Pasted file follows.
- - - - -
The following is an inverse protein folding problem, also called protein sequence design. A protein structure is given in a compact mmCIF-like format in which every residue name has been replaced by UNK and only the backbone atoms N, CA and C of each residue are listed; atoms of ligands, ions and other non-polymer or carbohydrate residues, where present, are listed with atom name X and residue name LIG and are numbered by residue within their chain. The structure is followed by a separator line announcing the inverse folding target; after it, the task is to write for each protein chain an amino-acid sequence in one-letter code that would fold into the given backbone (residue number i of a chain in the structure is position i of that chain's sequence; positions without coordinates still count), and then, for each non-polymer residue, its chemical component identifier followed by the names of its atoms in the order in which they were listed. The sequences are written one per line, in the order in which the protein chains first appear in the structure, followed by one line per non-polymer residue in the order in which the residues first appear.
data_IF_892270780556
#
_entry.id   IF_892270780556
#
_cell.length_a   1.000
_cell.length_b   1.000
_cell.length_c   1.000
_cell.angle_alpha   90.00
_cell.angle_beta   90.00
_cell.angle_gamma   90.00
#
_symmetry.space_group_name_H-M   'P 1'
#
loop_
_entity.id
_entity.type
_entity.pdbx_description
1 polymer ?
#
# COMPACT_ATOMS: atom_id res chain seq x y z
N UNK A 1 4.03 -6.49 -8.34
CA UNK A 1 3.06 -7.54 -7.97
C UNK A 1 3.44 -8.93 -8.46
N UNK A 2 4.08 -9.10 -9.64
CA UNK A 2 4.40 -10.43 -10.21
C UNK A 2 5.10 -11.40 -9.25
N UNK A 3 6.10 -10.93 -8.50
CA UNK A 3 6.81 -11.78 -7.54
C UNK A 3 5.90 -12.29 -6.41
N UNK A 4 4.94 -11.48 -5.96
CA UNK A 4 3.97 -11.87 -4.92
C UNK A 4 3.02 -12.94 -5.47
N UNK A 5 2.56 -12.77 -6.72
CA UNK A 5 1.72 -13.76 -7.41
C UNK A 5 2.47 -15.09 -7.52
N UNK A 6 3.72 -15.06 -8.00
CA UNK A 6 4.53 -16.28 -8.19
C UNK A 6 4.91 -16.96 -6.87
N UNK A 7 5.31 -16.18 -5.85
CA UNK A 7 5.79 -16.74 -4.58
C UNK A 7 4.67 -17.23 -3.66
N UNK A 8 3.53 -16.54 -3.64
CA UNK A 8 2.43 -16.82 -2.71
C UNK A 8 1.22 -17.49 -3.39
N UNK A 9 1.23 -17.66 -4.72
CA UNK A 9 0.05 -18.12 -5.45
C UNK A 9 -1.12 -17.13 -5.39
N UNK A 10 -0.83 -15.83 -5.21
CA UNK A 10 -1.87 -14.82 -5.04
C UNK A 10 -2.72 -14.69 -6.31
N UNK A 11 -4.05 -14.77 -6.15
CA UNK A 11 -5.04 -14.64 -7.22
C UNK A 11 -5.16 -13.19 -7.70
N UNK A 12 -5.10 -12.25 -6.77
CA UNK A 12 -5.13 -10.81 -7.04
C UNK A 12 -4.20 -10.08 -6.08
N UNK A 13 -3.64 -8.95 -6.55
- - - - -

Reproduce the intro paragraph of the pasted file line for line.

The following is an inverse protein folding problem, also called protein sequence design. A protein structure is given in a compact mmCIF-like format in which every residue name has been replaced by UNK and only the backbone atoms N, CA and C of each residue are listed; atoms of ligands, ions and other non-polymer or carbohydrate residues, where present, are listed with atom name X and residue name LIG and are numbered by residue within their chain. The structure is followed by a separator line announcing the inverse folding target; after it, the task is to write for each protein chain an amino-acid sequence in one-letter code that would fold into the given backbone (residue number i of a chain in the structure is position i of that chain's sequence; positions without coordinates still count), and then, for each non-polymer residue, its chemical component identifier followed by the names of its atoms in the order in which they were listed. The sequences are written one per line, in the order in which the protein chains first appear in the structure, followed by one line per non-polymer residue in the order in which the residues first appear.